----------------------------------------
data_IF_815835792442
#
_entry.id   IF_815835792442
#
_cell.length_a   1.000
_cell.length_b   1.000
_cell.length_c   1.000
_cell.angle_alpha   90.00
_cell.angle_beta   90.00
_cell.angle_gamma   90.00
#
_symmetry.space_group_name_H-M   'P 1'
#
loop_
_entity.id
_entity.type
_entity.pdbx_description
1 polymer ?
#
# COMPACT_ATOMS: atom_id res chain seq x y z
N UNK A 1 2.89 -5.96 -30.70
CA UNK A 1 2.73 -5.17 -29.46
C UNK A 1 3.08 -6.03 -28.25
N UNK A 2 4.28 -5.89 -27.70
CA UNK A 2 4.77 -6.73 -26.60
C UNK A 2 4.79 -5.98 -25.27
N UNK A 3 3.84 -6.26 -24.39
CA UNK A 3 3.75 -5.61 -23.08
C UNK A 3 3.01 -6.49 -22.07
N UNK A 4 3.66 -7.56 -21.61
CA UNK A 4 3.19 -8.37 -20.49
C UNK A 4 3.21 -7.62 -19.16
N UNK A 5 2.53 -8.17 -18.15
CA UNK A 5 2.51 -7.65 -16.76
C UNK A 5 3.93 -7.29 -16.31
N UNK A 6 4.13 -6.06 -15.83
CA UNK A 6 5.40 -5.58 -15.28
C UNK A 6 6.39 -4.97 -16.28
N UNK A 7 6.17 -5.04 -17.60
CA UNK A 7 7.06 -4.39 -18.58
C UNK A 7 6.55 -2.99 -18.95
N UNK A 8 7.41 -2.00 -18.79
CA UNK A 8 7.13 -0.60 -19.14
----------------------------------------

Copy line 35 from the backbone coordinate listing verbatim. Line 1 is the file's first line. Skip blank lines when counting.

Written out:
C UNK A 5 3.93 -7.29 -16.31